Computer Assisted Manufacturing (CAM) playsan important role in the process chain for laser material processing. Based on a digital model of the part a NC program is generated to control the mechanical and optical axes of the system. For the process of Laser Material Deposition (LMD) Fraunhofer ILT developed the software LMDCAM. This software is a powerful tool path planning tool for component repair and additive manufacturing. It is optimized to work with large data files (e.g. triangulated data acquired by a scanning device).
The user can interact extensively with the software (like CAD data, tool path, etc.) and thus solve complex and individual tasks. After tool path generation the computed machine movement can be validated against collisions or exceeded axis velocities. For this task the software includes a build-in machine simulation tool. A programmable post processor allows for easy export of the the tool paths as an NC program, which also supports multiaxes systems (e. g. robots).
For the process of laser micro structuring galvanometric laser scanners for laser beam deflection and short pulse laser sources are used. Compared to LMD laser micro structuring is a subtractive manufacturing process where the material is ablated locally. Fraunhofer ILT developed the software SliceGen specially adapted to the laser structuring process. A CAD model is filled layer by layer with tool paths. Each layer can be tiled to adapt to limitations of the working volume of the laser scanner. The tiles can be distributed randomly to avoid visible boundaries. The software is also able to generate tool paths for form correction based on measured data. For this application the tool paths for removing the surplus volume are calculated from current and desired topography.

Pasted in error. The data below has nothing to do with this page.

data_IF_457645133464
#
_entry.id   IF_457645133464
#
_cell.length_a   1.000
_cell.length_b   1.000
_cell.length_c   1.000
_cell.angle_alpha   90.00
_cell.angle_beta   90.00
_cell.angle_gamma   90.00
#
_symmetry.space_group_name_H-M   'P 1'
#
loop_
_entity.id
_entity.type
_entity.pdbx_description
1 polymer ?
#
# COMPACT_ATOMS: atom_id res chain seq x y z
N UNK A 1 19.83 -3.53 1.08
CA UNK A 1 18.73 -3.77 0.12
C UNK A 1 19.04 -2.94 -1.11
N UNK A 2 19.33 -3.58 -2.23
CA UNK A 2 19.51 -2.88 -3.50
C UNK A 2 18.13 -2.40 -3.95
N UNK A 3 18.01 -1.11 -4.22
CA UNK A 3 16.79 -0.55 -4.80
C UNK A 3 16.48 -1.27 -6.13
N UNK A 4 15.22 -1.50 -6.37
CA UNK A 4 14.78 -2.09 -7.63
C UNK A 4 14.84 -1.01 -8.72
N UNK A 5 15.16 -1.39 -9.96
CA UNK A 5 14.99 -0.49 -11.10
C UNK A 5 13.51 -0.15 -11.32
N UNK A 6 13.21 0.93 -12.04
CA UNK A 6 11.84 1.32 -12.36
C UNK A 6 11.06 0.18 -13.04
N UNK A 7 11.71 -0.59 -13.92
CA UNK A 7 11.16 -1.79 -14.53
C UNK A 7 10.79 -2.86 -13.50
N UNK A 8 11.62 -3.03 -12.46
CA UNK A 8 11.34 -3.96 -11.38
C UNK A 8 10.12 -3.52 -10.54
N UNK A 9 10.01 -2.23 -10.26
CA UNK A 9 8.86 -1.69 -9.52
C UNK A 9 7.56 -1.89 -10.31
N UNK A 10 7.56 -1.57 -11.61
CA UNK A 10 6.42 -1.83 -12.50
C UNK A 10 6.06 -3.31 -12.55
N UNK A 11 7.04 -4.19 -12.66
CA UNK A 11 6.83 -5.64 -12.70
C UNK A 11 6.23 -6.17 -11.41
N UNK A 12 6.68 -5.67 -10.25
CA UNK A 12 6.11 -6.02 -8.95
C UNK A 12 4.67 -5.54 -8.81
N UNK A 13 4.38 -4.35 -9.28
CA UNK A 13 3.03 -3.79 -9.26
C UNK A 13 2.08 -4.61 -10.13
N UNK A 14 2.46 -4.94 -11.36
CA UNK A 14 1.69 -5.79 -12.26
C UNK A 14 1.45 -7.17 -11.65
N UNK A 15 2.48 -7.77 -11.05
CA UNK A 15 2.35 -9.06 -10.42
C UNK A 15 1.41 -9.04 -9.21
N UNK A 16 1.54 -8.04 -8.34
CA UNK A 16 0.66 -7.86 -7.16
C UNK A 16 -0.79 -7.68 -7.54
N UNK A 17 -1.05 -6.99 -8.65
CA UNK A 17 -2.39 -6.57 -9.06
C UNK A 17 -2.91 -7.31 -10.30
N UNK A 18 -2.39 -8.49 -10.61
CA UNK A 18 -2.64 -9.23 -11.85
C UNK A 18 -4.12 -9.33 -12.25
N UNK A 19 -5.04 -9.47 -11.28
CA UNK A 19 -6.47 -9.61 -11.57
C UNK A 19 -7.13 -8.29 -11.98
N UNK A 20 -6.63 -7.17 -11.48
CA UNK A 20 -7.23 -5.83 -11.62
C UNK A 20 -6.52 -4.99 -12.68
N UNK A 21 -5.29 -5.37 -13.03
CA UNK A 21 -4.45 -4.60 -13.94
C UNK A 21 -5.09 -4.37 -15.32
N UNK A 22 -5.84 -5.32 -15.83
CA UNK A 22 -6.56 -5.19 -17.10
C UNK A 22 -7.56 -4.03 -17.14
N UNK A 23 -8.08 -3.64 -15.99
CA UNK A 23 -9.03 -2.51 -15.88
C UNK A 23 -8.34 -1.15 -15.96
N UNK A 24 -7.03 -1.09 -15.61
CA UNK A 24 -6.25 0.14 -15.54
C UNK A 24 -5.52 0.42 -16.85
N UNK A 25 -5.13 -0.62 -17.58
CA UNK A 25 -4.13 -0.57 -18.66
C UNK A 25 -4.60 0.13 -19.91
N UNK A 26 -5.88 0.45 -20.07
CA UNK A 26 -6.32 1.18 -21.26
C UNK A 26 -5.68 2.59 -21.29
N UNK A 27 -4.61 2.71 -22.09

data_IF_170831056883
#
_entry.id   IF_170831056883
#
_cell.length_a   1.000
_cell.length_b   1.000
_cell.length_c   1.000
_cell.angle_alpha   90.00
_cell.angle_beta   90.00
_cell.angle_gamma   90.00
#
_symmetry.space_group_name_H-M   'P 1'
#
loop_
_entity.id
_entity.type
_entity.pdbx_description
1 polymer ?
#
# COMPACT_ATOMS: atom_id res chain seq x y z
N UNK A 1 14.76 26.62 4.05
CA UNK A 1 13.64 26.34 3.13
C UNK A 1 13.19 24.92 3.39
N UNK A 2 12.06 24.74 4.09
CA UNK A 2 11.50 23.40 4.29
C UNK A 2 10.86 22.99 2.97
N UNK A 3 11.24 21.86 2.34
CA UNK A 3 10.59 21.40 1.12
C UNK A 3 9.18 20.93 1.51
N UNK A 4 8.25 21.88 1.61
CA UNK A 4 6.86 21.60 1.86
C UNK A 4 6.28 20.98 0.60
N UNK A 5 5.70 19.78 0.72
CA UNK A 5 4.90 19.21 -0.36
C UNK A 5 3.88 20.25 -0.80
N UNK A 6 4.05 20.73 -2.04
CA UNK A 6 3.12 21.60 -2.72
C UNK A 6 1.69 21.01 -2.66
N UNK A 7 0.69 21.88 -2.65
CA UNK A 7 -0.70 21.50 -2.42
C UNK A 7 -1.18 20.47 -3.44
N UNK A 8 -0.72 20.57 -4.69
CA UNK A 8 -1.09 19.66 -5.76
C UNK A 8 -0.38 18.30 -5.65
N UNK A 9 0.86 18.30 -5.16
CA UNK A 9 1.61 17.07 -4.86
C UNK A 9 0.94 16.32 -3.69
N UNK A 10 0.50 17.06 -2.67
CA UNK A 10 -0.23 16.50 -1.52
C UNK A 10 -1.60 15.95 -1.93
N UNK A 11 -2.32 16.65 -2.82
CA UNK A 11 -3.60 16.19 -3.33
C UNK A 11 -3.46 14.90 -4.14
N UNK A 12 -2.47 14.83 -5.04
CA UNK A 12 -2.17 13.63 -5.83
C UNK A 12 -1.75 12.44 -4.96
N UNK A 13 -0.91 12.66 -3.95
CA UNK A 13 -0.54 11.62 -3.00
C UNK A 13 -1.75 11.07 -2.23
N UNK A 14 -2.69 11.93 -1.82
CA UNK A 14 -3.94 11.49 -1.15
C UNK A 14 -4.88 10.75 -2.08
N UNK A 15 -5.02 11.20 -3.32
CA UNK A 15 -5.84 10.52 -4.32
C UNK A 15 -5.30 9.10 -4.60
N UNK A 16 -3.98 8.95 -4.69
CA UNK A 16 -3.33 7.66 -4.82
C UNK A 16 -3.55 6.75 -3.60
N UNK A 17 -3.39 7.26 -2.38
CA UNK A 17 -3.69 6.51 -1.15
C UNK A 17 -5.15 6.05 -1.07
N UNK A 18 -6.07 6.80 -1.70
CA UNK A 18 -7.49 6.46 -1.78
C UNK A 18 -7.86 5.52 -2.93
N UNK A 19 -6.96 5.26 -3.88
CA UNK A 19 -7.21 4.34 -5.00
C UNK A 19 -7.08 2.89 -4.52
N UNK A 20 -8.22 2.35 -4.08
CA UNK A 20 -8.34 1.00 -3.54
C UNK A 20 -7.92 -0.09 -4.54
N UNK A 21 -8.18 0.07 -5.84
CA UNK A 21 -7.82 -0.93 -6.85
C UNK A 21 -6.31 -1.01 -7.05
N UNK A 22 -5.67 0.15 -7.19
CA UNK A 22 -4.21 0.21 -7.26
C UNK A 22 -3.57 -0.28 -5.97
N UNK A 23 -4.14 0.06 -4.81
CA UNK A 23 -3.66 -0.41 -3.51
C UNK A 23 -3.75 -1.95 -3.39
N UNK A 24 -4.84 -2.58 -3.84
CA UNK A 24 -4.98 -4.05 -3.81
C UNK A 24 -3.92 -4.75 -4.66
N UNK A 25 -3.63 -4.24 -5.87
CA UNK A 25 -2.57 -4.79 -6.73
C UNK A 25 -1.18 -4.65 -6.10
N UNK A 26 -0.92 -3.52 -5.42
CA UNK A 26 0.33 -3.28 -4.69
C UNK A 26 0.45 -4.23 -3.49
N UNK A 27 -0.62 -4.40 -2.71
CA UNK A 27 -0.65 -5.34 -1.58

For the process of laser polishing Fraunhofer ILT developed the software TP4 to convert an NC program generated by a conventional CAM software (for finishing milling) into tool paths suitable for laser polishing. Similar to laser structuring, this process also makes use of a laser scanner for fast laser spot positioning. Here the process movement is split into two parts: The fast movement is assigned to the laser scanner while the slow movement is assigned to the slower mechanical axis system (usually a 5-axis system). The software calculates the superposed movement and generates separate NC programs for the laser scanner and the mechanical axes. Machine programming in work piece coordinates is also supported through use of a measuring probe. Several process strategies are implemented in the software to ensure constant process conditions not only on flat but also on curved surfaces.
To fit the requirement for different applications the software can access a database with many process parameters for different materials, applications and kinematics.